District News Articles

  2. (printed with permission from the Water Environment Federation)


    Looks, size, and diet don’t matter – pets can pollute if you don’t pick up after them. That’s because pet waste left on the ground eventually contaminates the watershed. Waste components like fecal bacteria and nutrients are washed into storm drains, streams, and other receiving waters by irrigation, rain, melting snow, and flooding. They can also simply leach through the soil and into the groundwater. Even waste from smaller pets can have an impact on the local water environment.


    It doesn’t take long for one pet’s daily contribution to accumulate into a harmful quantity. Pet waste steals oxygen from the water, killing fish and other wildlife and plants. Nutrients from animal waste feed algae growth that can degrade water quality. The related bacteria can also cause sickness and threaten a community’s economic vitality. Whether left in an area that is rural or urban, wet or dry, wooded or open fields, paved or unpaved, or even your own backyard, pet waste can end up contaminating the watershed.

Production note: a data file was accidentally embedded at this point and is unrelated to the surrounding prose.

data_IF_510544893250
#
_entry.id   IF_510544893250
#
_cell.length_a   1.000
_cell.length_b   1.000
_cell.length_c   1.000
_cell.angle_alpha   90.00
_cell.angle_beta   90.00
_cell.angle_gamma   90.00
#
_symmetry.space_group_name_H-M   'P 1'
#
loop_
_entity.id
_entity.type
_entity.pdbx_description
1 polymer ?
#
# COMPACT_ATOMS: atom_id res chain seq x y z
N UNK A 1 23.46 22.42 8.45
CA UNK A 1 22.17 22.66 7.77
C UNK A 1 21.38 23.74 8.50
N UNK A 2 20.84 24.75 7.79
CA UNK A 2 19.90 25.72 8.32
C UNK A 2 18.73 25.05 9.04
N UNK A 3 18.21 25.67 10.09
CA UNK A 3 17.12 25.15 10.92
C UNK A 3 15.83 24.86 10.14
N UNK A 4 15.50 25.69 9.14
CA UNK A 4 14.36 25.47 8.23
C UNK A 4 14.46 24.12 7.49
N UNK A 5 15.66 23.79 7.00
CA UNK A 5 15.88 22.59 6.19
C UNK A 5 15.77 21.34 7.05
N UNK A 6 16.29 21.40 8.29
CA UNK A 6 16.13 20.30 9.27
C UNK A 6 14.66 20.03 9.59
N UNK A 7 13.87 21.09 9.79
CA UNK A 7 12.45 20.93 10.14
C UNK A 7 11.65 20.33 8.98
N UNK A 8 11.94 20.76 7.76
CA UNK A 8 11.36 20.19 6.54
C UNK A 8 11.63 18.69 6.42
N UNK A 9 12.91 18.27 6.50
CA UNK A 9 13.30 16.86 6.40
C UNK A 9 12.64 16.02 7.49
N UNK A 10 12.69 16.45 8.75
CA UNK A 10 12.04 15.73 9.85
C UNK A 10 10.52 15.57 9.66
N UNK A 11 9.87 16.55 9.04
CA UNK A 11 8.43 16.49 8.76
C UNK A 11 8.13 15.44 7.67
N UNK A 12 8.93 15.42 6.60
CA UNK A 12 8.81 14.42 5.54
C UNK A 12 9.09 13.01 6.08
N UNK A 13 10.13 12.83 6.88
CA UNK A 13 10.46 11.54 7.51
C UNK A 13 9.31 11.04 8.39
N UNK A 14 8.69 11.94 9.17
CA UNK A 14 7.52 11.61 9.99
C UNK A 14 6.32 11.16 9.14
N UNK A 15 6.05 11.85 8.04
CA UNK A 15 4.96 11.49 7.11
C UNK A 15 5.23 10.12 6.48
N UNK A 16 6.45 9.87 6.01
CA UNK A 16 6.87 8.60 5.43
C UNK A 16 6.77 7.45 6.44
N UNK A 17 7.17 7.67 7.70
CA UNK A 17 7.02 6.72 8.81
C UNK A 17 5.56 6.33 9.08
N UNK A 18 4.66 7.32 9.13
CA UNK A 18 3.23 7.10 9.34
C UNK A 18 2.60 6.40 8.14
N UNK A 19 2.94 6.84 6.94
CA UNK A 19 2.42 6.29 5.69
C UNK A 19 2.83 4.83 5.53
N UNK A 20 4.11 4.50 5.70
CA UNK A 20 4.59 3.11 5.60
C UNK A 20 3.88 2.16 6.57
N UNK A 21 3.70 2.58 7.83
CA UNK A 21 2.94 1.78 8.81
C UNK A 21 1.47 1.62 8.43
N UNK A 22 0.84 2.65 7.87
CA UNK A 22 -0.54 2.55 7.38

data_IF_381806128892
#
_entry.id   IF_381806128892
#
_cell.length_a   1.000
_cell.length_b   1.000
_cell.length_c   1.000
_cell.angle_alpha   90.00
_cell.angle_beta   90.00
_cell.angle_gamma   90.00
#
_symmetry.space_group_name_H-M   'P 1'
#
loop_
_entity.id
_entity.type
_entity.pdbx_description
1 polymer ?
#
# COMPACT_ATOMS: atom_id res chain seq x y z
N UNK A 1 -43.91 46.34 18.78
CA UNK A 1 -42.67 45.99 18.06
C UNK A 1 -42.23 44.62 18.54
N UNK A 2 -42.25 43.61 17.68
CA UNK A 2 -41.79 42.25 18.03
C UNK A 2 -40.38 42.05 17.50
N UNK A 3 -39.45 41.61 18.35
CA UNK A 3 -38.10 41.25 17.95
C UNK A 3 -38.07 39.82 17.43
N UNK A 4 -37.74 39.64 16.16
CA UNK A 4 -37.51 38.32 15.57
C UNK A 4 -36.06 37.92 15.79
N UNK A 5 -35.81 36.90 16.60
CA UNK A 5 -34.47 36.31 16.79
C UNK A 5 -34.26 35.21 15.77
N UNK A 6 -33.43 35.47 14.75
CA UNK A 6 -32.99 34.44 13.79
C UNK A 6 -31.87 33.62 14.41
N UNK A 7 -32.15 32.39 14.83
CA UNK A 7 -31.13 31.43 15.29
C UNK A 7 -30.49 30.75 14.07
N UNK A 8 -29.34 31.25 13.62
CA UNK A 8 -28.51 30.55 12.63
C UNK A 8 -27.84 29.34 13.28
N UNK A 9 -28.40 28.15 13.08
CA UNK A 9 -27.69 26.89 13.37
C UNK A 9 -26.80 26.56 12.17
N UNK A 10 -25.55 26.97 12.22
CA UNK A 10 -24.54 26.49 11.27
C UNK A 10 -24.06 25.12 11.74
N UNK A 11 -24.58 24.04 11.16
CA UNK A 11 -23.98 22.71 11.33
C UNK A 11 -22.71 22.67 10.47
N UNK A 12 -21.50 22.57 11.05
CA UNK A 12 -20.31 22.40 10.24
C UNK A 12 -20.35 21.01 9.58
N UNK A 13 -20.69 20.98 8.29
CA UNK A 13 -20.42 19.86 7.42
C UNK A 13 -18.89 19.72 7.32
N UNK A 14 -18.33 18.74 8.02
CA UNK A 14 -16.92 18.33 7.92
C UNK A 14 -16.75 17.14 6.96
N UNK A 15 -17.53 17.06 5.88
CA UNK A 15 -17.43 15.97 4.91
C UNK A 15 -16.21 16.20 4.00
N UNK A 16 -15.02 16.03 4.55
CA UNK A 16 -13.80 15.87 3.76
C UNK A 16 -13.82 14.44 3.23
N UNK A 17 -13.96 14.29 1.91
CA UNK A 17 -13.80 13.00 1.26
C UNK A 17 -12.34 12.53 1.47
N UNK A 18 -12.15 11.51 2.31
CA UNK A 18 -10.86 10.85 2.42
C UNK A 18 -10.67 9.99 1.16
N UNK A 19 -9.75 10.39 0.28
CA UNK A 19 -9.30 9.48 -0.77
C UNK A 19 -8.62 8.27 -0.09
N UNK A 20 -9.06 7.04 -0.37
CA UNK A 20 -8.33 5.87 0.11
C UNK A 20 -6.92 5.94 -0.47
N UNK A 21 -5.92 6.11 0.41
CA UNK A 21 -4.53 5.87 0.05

You Can Prevent Pet Pollution


    Pet waste is one type of pollution that can easily be addressed. A pet waste bag (biodegradable if possible) and environmental awareness are really all it takes to keep our water resources safe from this type of contamination. Pet walkers should just simply pick up the waste and place it in a trash can, flush it down the toilet (without bag), or otherwise dispose of it as allowed. Be a responsible pet owner – don’t let your pet pollute!



    It’s Worse Than Inconvenient


    Stepping in pet waste is one thing, but leaving it unattended is against the law in many places. Beyond making water unsafe for drinking, swimming, boating, and fishing, unattended waste attracts flies that spread disease and pose risks to areas where children play. Even if you are not required to do so by law, be responsible and help protect the watershed where you live.



    Do’s and Don’ts for Pet Owners




    ·       Remember to bring a bag or other means to pick up waste when walking your pet.

    ·       Always pick up after your pet.

    ·       Dispose of pet waste in trash can, pet waste receptacle, or according to local laws.

    ·       Wash your hands with soap and water after pickup.





    ·       Leave pet waste on the ground anywhere.

    ·       Place pet waste in your compost pile or near water supplies or vegetable gardens.

    ·       Flush cat litter or bird seed down the toilet.

    ·       Forget to check your local ordinances.